The arrival of the pandemic has limited the opportunity for face to face respiratory reviews. This article presents data on the challenges of delivering remote reviews.
How did it affect patient engagement?
What approaches and skills needed to be developed to deliver remote care during the pandemic?
In delivering remote reviews, what concerns were highlighted by health care professionals?
How did the remote format affect the delivery of appropriate clinical interventions identified during the review?
Read the article below in full to gain some insight on these important questions.
PCRS Poster Introductory Video
Interest in remote primary care has escalated by necessity during the COVID-19 pandemic. We report on a clinical audit of a COPD patient review service both before and during the lockdown period, alongside insights from a Health Care Professional (HCP) educational webinar. The patient review service is funded by GSK, developed by ICS and GSK and delivered as a service to medicine by Interface Clinical Services Ltd. across the UK & NI to patients with COPD stratified according to recorded symptoms and exacerbations. Patient symptoms were assessed using the Medical Research Council (MRC) dyspnoea scale and COPD Assessment Test (CAT), a full history and inhaler technique when possible. Based on these assessments, pharmacists were then able to recommend appropriate non-pharmacological and pharmacological (at class level) interventions for GP review and approval.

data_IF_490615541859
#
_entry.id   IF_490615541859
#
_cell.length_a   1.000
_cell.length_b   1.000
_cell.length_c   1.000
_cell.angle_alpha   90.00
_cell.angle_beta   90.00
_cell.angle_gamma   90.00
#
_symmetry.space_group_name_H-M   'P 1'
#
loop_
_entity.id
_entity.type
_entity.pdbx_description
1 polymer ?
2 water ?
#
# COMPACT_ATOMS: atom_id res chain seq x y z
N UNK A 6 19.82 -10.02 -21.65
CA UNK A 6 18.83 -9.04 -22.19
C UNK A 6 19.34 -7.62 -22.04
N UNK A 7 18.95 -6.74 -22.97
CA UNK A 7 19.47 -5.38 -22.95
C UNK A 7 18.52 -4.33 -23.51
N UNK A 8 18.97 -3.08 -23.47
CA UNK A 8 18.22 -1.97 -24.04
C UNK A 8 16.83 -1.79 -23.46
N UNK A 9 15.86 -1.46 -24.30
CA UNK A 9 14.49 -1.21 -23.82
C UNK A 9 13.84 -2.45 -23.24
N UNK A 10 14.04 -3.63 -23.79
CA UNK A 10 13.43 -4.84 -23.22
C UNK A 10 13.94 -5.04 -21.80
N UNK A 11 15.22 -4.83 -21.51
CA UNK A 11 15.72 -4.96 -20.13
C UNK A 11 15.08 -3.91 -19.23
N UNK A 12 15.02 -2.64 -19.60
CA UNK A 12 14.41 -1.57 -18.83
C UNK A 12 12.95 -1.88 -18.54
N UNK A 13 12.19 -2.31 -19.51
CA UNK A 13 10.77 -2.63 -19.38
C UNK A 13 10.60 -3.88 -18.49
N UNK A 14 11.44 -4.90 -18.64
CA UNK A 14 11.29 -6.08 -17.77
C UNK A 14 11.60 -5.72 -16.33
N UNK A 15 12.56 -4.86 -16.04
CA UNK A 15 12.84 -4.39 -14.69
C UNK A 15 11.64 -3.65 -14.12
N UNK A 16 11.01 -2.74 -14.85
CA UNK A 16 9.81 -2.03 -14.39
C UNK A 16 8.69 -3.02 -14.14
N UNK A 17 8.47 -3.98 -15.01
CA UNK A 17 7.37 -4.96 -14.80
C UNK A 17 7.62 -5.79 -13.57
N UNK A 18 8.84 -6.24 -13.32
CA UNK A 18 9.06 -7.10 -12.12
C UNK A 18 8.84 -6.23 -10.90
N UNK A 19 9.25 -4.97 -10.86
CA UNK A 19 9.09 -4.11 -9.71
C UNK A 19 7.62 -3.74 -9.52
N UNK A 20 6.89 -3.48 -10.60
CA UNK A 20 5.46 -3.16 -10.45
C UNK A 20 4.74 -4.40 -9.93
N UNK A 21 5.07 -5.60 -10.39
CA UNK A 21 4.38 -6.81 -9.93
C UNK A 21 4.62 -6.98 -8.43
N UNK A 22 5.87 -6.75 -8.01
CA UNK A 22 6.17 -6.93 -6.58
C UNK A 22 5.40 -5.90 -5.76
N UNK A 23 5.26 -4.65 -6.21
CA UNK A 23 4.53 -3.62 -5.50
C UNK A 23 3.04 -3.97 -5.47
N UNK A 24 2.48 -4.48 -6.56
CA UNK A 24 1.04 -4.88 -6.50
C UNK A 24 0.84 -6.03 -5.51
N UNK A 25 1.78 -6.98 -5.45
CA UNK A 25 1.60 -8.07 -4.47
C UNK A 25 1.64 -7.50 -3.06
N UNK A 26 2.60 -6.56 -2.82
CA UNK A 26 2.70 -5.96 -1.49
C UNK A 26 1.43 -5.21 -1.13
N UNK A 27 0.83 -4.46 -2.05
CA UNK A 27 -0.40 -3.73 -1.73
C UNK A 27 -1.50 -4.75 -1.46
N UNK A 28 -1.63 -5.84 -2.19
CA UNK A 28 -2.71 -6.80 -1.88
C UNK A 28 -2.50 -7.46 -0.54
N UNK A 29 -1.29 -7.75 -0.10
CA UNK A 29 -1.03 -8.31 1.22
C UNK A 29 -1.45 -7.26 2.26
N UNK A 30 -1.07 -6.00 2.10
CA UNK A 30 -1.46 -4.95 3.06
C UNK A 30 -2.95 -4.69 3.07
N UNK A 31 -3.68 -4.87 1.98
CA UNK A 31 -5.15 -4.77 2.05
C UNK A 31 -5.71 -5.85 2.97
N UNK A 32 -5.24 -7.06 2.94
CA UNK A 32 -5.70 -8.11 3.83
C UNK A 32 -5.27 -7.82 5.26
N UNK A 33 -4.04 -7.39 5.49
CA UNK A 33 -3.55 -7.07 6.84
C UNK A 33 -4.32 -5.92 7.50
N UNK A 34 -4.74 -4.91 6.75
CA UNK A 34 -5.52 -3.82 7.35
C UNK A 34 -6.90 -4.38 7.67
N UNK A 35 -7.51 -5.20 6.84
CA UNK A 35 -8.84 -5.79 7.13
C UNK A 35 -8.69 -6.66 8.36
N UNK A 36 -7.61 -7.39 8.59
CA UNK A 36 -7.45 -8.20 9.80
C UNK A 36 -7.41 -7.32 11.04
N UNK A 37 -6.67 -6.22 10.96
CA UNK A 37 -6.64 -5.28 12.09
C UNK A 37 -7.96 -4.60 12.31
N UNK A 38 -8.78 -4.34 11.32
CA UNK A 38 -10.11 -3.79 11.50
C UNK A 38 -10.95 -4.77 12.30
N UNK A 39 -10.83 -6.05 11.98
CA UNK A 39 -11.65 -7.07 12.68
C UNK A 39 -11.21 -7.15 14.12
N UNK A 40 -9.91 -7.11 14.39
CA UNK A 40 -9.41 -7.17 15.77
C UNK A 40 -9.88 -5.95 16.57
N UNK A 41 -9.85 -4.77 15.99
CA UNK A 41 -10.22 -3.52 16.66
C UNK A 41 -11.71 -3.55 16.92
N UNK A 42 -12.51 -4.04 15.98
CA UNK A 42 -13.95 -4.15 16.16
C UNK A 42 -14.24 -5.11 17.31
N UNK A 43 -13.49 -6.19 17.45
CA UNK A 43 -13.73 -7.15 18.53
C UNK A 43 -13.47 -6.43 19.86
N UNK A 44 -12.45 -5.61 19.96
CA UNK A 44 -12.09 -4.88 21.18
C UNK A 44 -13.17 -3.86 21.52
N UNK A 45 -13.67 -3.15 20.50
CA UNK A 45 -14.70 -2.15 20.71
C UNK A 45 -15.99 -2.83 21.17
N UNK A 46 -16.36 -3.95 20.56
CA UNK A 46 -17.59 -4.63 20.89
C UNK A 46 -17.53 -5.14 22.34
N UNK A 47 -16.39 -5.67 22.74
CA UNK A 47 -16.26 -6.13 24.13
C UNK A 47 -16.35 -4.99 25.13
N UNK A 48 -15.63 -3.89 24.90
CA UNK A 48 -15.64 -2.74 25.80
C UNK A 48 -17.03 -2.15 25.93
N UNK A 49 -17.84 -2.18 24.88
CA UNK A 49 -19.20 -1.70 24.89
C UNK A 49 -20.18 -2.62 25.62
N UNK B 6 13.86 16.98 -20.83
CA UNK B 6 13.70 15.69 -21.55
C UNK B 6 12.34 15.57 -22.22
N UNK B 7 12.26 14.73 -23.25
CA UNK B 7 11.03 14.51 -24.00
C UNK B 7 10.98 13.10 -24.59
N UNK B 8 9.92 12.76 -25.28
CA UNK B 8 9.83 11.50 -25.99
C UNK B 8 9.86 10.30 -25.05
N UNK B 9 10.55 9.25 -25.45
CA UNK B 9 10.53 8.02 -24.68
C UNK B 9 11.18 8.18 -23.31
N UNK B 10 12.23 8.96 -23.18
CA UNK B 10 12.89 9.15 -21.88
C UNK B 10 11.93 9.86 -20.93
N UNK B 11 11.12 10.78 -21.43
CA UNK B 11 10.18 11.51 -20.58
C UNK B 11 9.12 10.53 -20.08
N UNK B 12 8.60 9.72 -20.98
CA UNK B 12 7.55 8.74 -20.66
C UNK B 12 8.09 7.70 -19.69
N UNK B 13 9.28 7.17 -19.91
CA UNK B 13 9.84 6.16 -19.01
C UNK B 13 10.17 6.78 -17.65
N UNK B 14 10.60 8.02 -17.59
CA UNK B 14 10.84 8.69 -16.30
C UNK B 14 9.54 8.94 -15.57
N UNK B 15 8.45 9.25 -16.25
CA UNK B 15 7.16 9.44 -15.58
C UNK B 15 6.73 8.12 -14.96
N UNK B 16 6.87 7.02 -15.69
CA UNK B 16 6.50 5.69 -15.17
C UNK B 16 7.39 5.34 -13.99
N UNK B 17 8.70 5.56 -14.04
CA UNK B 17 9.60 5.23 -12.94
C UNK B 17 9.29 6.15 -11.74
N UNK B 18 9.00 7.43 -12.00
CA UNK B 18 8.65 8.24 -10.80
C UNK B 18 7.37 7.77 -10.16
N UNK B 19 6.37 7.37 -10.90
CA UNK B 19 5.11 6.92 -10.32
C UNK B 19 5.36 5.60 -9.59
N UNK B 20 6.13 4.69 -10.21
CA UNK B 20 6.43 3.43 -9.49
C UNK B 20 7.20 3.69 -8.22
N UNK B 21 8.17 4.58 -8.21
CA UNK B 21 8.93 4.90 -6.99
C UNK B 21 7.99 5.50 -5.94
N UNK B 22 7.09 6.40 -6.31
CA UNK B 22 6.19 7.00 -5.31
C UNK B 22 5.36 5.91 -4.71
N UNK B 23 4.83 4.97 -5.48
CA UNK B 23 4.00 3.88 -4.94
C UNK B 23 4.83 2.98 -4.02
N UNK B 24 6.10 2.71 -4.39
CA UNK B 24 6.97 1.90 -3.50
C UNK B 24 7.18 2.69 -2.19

These insights have been summarised in the poster embedded in this article and/or the 3 minute summary video above.
The comparative audit periods for GP practices are January 2019 to March 2020 (37,884 patients) for face to face (FTF) clinics, and April and May 2020 (2,364 patients) for remote clinics. Key observations include: 1. Elevated (+7%) rate of remote patient encounters per day; 2. Improved (53% FTF, 70% remote) appointment offer acceptance; 3. A reduction in the frequency of clinical interventions.
Two educational HCP webinars of the same content were delivered in April on the topic of “Best practice in delivery of remote consultations”. Webinars were attended by 1,323 participants, and content and associated Q&A were made available offline. From webinar poll responders, 83% rated the content as valuable and 44% scored that their confidence to deliver remote consultations had increased. An analysis of the Q&A indicated that the 3 most popular broad topics were consulting skills, inhaler technique and patient questionnaires.
This work highlighted the value of remote care for respiratory patients alongside providing insights on training needs. It offers a potentially efficient platform to improve patient choice and explore alternative approaches to patient access, not just during the pandemic but also in routine care.